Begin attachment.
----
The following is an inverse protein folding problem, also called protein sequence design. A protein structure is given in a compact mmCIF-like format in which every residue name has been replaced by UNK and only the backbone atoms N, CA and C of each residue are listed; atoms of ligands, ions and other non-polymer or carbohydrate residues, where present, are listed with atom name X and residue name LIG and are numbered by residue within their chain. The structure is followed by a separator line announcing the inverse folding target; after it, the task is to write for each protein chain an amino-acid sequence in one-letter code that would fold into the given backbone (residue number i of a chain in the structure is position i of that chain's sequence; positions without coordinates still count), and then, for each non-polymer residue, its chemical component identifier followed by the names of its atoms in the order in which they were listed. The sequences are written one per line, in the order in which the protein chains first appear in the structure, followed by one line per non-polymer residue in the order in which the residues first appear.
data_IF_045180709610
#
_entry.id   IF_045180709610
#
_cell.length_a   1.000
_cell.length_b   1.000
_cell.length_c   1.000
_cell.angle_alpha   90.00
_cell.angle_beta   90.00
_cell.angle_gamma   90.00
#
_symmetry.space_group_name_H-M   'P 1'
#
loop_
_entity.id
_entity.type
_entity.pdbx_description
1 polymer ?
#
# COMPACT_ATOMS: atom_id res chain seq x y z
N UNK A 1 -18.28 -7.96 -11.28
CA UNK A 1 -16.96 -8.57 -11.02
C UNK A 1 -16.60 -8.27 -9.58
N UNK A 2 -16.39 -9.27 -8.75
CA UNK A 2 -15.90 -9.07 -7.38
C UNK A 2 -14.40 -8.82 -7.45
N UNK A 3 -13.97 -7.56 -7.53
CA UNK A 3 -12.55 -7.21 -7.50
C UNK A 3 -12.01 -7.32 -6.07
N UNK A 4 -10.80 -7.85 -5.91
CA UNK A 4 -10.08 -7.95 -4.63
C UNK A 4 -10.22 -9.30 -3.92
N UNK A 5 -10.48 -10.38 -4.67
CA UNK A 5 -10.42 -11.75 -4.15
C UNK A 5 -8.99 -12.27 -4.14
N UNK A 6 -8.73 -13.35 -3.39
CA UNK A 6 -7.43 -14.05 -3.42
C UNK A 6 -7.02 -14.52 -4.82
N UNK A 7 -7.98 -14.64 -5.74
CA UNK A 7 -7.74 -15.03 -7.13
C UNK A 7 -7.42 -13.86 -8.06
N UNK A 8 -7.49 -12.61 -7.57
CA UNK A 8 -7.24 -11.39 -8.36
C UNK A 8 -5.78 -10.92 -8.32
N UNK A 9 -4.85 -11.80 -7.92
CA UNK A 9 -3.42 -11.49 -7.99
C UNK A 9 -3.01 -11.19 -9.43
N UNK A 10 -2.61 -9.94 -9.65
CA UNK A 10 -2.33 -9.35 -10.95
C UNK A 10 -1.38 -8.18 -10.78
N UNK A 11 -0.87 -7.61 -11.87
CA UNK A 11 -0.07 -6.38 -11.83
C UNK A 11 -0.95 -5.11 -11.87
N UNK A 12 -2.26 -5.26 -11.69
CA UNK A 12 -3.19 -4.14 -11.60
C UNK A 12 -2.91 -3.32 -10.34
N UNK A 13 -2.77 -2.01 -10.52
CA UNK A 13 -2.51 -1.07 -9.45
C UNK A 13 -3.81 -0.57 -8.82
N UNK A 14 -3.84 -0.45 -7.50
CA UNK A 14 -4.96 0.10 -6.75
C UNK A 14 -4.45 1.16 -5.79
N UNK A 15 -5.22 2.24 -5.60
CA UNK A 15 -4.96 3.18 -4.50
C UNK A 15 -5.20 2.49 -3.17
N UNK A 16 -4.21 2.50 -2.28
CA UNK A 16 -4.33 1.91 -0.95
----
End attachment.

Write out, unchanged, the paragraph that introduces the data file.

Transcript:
The following is an inverse protein folding problem, also called protein sequence design. A protein structure is given in a compact mmCIF-like format in which every residue name has been replaced by UNK and only the backbone atoms N, CA and C of each residue are listed; atoms of ligands, ions and other non-polymer or carbohydrate residues, where present, are listed with atom name X and residue name LIG and are numbered by residue within their chain. The structure is followed by a separator line announcing the inverse folding target; after it, the task is to write for each protein chain an amino-acid sequence in one-letter code that would fold into the given backbone (residue number i of a chain in the structure is position i of that chain's sequence; positions without coordinates still count), and then, for each non-polymer residue, its chemical component identifier followed by the names of its atoms in the order in which they were listed. The sequences are written one per line, in the order in which the protein chains first appear in the structure, followed by one line per non-polymer residue in the order in which the residues first appear.